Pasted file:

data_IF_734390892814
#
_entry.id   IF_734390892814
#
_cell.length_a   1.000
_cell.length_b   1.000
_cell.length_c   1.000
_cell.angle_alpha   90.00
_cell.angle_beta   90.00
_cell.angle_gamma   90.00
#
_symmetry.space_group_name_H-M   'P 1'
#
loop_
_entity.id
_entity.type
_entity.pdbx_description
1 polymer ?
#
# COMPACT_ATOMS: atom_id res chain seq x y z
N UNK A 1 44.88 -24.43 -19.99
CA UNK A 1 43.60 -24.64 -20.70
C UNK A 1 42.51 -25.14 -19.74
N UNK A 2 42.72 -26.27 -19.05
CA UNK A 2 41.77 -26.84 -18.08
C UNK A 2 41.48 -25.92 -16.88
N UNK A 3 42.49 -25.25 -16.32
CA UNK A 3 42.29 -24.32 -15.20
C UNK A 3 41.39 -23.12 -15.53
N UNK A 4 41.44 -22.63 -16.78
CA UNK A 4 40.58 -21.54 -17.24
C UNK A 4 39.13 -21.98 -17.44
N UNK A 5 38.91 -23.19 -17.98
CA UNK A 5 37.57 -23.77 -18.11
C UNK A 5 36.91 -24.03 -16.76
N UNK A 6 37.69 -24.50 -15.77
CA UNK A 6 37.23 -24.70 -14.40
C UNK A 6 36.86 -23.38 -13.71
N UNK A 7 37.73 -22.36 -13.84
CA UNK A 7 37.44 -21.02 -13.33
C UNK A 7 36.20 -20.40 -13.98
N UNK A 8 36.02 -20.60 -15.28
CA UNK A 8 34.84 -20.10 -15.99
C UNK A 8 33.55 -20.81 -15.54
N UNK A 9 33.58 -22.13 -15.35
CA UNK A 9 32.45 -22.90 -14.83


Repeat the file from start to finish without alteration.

data_IF_734390892814
#
_entry.id   IF_734390892814
#
_cell.length_a   1.000
_cell.length_b   1.000
_cell.length_c   1.000
_cell.angle_alpha   90.00
_cell.angle_beta   90.00
_cell.angle_gamma   90.00
#
_symmetry.space_group_name_H-M   'P 1'
#
loop_
_entity.id
_entity.type
_entity.pdbx_description
1 polymer ?
#
# COMPACT_ATOMS: atom_id res chain seq x y z
N UNK A 1 44.88 -24.43 -19.99
CA UNK A 1 43.60 -24.64 -20.70
C UNK A 1 42.51 -25.14 -19.74
N UNK A 2 42.72 -26.27 -19.05
CA UNK A 2 41.77 -26.84 -18.08
C UNK A 2 41.48 -25.92 -16.88
N UNK A 3 42.49 -25.25 -16.32
CA UNK A 3 42.29 -24.32 -15.20
C UNK A 3 41.39 -23.12 -15.53
N UNK A 4 41.44 -22.63 -16.78
CA UNK A 4 40.58 -21.54 -17.24
C UNK A 4 39.13 -21.98 -17.44
N UNK A 5 38.91 -23.19 -17.98
CA UNK A 5 37.57 -23.77 -18.11
C UNK A 5 36.91 -24.03 -16.76
N UNK A 6 37.69 -24.50 -15.77
CA UNK A 6 37.23 -24.70 -14.40
C UNK A 6 36.86 -23.38 -13.71
N UNK A 7 37.73 -22.36 -13.84
CA UNK A 7 37.44 -21.02 -13.33
C UNK A 7 36.20 -20.40 -13.98
N UNK A 8 36.02 -20.60 -15.28
CA UNK A 8 34.84 -20.10 -15.99
C UNK A 8 33.55 -20.81 -15.54
N UNK A 9 33.58 -22.13 -15.35
CA UNK A 9 32.45 -22.90 -14.83